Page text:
Feyissa Abdela, 23, born in Shashemane, lives on one of the streets around Wello Sefer. He has been living on the streets for the last 15 years. He was part of the huge crowd that came out to witness Tilahun Gessess's funeral procession along the African Avenue (Bole Road), which was heading to Meskel Square where the main ceremony took place. It was surely a historic event.
Last Thursday, April 23, 2009, highlighted one of the major events to take place on Bole Road (Africa Avenue) and Meskel Square. People of all walks of life turned out to pay homage to the highly celebrated singer; Feyisa was just one of the hundreds of thousands in the crowd.
Despite the hardships he has had to face in life thus far, Feyisa still had room in his heart to come out to honour Tilahun; the T-shirt he wore said it all as it had "We Love You Gash (Respected) Tilahun" spread across both his chest and back.
"I have been a big fan of Tilahun from seven or eight years ago," said Feyissa.
Ironically, he does not have a player on which he could listen to Tilahun's music, or to the songs of any other singer for that matter.
"I enjoy going to one of the music shops around the town, where I beg them to play one of his songs so that I can dance," Feyissa told Fortune.
For him, Tilahun was a symbol of love that stretched across all social classes and barriers, encouraging people to love one another. He believes that last Thursday's funeral procession, and the ceremonies that preceded it, were just a humble gesture the Ethiopian society could give to a man who has touched so many lives.
"You can not imagine how I go crazy whenever I hear the song Ene Eskemot Diress (Till I Die)," Feyissa said.
There are some people from completely different strata of life who feel the same as Feyissa about the late Tilahun.
Brehanu Kidane, 58, was born in Dessie town and works in a recently established import/export company around Bole. As he expressed his sorrow, he said that he wanted to attend the funeral ceremony if his boss would allow him to.
Brehanu said that he first heard Tilahun's music in the early 6os.
"Back then, I was a Grade Three student," he said.
Tilahun used to stage music concerts with the Imperial Body Guard Band, popularly known by the Amharic name Kibur Zebegna, every 15 days.
This same band, along with the Police Orchestra Marsh Band, accompanied Tilahun's body through the entire procession, which began at his house just behind Bole Printing Press, went down Africa Avenue to Meskel Square, and then continued to the Holy Trinity Church Cathedral.
Tilahun's concerts back then, however, were only enjoyed by a limited number of people, who worked in government institutions, mainly officials, Brehanu explained.
"Not everyone was allowed to attend such concerts," Birhanu recalls.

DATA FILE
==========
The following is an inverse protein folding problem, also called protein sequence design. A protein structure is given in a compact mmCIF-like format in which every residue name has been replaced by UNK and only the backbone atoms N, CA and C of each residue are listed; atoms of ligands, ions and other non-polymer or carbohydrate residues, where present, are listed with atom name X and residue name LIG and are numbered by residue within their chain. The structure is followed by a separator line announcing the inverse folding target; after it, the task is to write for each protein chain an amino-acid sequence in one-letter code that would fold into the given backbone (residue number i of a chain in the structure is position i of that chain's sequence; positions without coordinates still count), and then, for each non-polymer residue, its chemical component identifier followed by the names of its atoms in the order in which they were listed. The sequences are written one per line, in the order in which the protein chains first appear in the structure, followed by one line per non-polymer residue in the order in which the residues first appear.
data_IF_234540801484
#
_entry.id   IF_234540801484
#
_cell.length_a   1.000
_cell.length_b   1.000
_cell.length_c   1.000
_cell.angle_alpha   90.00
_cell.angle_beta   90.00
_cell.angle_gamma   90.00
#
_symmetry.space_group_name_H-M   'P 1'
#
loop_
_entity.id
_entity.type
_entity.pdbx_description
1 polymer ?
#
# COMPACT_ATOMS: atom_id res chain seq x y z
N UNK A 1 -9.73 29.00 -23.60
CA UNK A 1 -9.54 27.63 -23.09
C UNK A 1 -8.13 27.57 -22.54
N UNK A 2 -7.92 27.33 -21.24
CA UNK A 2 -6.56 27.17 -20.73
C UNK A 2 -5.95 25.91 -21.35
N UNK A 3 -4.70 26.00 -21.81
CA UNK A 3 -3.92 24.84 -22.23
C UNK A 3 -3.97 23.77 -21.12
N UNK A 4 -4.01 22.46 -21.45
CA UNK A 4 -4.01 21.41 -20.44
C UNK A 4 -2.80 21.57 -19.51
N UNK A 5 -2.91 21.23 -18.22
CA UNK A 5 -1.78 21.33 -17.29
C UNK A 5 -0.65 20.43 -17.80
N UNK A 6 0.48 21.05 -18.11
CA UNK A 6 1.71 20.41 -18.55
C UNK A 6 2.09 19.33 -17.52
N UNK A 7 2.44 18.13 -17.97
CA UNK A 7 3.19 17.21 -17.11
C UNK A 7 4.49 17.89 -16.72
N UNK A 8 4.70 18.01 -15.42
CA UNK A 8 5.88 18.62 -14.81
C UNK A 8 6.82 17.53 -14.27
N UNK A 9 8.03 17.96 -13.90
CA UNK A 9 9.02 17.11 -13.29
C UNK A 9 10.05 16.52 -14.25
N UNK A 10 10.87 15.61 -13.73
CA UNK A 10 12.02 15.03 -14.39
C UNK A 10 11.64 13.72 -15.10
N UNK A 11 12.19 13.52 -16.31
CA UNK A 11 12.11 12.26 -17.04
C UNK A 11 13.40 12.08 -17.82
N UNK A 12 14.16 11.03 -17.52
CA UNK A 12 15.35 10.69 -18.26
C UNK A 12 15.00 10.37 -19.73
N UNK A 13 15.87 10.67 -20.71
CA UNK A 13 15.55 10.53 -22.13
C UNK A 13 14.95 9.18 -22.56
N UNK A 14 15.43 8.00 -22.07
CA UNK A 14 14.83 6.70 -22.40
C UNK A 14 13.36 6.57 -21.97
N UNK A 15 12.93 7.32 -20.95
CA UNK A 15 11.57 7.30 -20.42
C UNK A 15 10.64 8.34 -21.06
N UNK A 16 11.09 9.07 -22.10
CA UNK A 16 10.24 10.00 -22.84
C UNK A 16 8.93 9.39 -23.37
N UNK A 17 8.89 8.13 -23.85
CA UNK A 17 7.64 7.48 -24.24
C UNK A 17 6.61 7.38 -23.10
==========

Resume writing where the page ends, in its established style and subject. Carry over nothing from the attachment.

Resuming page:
Thus, every fortnight, on the day of Tilahun's concerts, Brehanu would reach the place they were being held early in the morning and wait for Tilahun.
"When I saw him coming, I would run to him, hold his hand, and beg him to take me into the concert," he told Fortune.
A devoted fan of the singer, Brehanu, however, is not that saddened by Tilahun's death as he believes that Tilahun had lived life to the fullest, and one can only celebrate the time he spent wisely on this earth rather than mourn his passing.
"Considering his age and the things he has done so far, I will never cry thinking over Tilahun's death," Birhanu declared.
Not only locals have been somewhat affected by Tilahun's life, foreigners too have felt his breeze. One such fan compared the magnitude of Tilahun's death to that of the global reggae star, Bob Marley, in terms of the honour the people have accorded him at his funeral.
"This is such an amazing situation that I am seeing today; just like the situation on May 11, 1981, the day Bob Marley died," Jingo Kasujja, 35, a dreadlocked musician and film maker, born in Kampala, Uganda, told Fortune as he headed towards Meskel Square.
People just need to be themselves in order to be loved like Tilahun, Jingo believes. For him, Tilahun was a singer and music is all he had to give, which he did wonderfully and this is what has drawn all those people to his funeral.
"I am not mourning his death; I am happy that he lived this long," said Jingo.
The Ugandan said he would have been crying if Tilahun had not already given all that he had to the world. He was referring to the more than half a century long singing career Tilahun has had, and the about 300 songs he has produced over the years.
The film maker first encountered Tilahun's songs through a CD prepared in the 1990s through Aster Awoke. He does not remember the song though, as he does not speak Amharic. Language has been no barrier, however, to his enjoyment of Tilahun's music.
"I get my Ethiopian friends to tell me about the meanings of the songs," Jingo told Fortune.
Solomon Beyene, 38, is the General Manager of Solomon Beyene Customs Clearing and Insurance Sales Agent; Fortune reporter caught up with him as he was buying three small pictures of Tilahun being sold at Meskel Square on Thursday.
"It is not that I do not have a picture of Tilahun in my home, but I do want to have everything about him that is in the market," he told Fortune.